Continuing the Conversation: The USCCB’s Guidance on Hymn Texts

This reflection by Karen Shadle is a response to the article by Michael Joncas, “Reflections on ‘Catholic Hymnody at the Service of the Church: An Aid for Evaluating Hymn Lyrics.”

Have you ever walked into an unfamiliar church for Mass and, after the opening hymn, wished that you could retreat unnoticed?

In my visits to many different parishes over the years, I find that nothing so clearly indicates the strength of a church community as the state of its liturgical music. So when the United States Conference of Catholic Bishops Committee on Doctrine recently issued a letter to bishops on the topic of Catholic hymnody, my initial reaction was enthusiastic.


Nurturing high-quality liturgical music is one of the most effective things a parish can do to boost its profile – that is, to make it an attractive place to worship and one to which people wish to return week after week.  If there is a litmus test for parish vitality, it’s the music at Sunday Mass. This vitality, by the way, mostly transcends musical style. A great church music program stirs the hearts of the faithful and communicates reverence for the liturgy and attention to excellence in execution. After preaching, or perhaps even ahead of it, music is consistently the key to engaging liturgy. That’s virtually undisputed on the ground, so I am often frustrated that the Church doesn’t speak of music more frequently and more vigorously. The impact of liturgical music deserves more attention, and any attempt to improve its quality is most welcome to me.

Some readers encountered the letter differently. Their responses could be summed up as: “Doesn’t the Church have bigger problems?” “This is just a distraction.” “Micromanagement.” “Rearranging deck chairs on the Titanic.” I get it. There are other important things. But because of its outsized impact on the liturgy, music deserves to be near the top of the list of concerns for the future of our beloved Church.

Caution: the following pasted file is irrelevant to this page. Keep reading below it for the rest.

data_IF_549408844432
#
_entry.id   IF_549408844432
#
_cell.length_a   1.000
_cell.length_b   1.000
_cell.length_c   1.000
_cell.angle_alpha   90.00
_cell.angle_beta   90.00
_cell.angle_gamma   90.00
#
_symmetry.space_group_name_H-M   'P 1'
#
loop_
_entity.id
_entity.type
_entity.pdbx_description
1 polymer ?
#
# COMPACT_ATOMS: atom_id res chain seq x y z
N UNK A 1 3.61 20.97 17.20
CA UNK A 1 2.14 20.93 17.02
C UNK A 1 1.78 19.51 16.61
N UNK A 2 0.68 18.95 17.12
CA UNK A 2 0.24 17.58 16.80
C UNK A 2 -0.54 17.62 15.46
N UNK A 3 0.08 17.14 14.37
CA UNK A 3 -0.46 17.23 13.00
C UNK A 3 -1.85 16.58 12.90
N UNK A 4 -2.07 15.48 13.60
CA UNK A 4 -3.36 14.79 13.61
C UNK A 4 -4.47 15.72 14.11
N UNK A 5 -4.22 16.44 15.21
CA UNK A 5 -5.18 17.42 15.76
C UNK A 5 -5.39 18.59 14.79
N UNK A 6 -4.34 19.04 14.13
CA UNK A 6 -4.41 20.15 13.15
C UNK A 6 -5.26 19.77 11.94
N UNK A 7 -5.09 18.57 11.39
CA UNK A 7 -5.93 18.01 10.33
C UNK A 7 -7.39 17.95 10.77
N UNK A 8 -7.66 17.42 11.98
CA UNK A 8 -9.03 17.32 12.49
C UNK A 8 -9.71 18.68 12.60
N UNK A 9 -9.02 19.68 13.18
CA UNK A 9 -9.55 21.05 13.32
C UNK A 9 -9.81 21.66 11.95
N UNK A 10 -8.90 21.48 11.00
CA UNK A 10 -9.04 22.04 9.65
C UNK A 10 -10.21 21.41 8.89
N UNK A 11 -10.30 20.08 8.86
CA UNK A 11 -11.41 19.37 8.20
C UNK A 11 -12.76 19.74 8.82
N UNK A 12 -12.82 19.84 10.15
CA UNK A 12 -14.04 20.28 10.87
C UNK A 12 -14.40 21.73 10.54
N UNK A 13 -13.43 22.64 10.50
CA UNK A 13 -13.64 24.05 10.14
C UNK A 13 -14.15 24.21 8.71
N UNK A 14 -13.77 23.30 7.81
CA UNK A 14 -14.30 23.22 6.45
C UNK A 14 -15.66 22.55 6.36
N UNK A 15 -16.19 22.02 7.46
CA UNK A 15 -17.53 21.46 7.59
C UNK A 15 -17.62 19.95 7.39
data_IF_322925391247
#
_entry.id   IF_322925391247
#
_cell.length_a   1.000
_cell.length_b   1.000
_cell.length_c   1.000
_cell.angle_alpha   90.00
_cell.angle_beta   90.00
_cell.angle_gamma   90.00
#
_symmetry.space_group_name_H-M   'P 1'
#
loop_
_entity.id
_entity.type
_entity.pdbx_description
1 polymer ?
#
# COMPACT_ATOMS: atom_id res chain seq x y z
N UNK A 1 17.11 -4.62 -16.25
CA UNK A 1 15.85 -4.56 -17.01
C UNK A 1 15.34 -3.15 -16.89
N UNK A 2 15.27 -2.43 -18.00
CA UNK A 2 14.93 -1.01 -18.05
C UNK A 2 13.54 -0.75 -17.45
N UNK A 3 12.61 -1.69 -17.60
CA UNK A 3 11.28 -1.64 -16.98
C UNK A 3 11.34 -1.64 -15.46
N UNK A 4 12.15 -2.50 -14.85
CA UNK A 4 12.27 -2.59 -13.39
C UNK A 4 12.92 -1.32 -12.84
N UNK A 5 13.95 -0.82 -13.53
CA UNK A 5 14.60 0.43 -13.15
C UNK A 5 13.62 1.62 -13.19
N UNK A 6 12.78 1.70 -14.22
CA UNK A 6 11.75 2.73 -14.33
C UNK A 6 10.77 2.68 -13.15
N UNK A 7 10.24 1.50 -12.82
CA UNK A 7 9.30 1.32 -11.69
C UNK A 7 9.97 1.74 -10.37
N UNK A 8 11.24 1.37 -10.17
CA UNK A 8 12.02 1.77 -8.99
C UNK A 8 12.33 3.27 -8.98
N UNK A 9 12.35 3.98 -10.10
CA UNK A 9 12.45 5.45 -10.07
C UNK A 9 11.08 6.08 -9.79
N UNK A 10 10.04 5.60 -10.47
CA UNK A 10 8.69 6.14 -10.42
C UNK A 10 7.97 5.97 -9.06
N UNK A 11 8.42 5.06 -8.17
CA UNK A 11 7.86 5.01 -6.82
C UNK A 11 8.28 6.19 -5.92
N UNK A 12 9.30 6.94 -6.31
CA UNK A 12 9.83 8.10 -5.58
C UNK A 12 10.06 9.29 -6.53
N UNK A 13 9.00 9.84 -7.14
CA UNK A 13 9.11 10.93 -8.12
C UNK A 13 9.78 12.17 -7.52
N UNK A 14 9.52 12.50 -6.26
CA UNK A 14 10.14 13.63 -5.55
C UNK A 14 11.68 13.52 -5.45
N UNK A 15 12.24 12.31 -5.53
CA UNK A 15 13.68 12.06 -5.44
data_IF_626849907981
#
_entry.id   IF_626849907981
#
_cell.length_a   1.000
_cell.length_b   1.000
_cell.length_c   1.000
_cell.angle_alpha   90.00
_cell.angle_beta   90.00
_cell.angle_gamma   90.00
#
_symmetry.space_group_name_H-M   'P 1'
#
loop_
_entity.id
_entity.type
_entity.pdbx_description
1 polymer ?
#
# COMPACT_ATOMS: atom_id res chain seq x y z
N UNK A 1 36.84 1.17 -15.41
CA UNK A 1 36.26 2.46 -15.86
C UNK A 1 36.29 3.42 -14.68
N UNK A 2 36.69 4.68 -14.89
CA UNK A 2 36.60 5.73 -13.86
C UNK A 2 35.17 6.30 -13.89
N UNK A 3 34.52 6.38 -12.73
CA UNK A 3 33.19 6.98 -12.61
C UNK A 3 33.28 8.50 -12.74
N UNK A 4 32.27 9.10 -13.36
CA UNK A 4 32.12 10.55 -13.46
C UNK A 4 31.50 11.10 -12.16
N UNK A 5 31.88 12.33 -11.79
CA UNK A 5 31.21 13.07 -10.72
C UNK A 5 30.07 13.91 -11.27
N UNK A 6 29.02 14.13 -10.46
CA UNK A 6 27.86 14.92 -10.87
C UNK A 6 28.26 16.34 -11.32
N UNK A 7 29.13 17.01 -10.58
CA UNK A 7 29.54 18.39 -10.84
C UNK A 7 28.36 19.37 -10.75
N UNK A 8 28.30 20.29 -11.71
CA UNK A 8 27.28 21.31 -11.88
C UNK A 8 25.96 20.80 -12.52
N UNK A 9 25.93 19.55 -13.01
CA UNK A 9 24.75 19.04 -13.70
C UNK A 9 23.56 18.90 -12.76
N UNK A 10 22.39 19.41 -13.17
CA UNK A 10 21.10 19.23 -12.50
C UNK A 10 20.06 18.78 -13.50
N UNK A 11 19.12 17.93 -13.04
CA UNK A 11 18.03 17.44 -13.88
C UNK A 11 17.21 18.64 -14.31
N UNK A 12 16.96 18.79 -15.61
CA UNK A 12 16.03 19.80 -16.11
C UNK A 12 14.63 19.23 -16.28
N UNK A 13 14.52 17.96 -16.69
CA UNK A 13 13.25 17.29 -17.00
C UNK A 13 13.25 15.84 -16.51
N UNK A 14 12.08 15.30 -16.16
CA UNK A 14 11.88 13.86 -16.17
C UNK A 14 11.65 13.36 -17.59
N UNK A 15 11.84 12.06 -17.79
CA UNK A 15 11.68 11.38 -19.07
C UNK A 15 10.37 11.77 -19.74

Many are familiar with the “Three Judgments” of liturgical music outlined in the USCCB’s 2007 guidance Sing to the Lord: Music in Divine Worship. Music must be evaluated for its liturgical, musical, and pastoral appropriateness. One purpose of this recent letter, entitled “Catholic Hymnody at the Service of the Church,” is to expand upon the liturgical judgment of Sing to the Lord by giving greater intention to the theological content of hymn texts. In this, it builds upon what Sing to the Lord says at nos. 83, 108, 115d, and 144b about the importance of doctrinally accurate expression of the Catholic faith.


Beyond theological elucidation, the letter also addresses the catechetical impact of liturgical music – a significant but often understated role. Neuroscience research indicates, for example, that language is more deeply imprinted in our memory when it is attached to melody. The effect is greater with singing as opposed to mere listening. Although I have not needed this information since high school, I recall the quadratic equation x = −b ± √(b2 − 4ac)/2a because I learned it to the tune of “Pop Goes the Weasel.” I’ll never forget that the function of “Conjunction Junction” is “hooking up words and phrases and clauses,” thanks to Schoolhouse Rock. And I’ll always need to sing a little song in my head to remember which months have thirty days. Music’s effects on memory are so powerful that it is often used as therapy for dementia patients.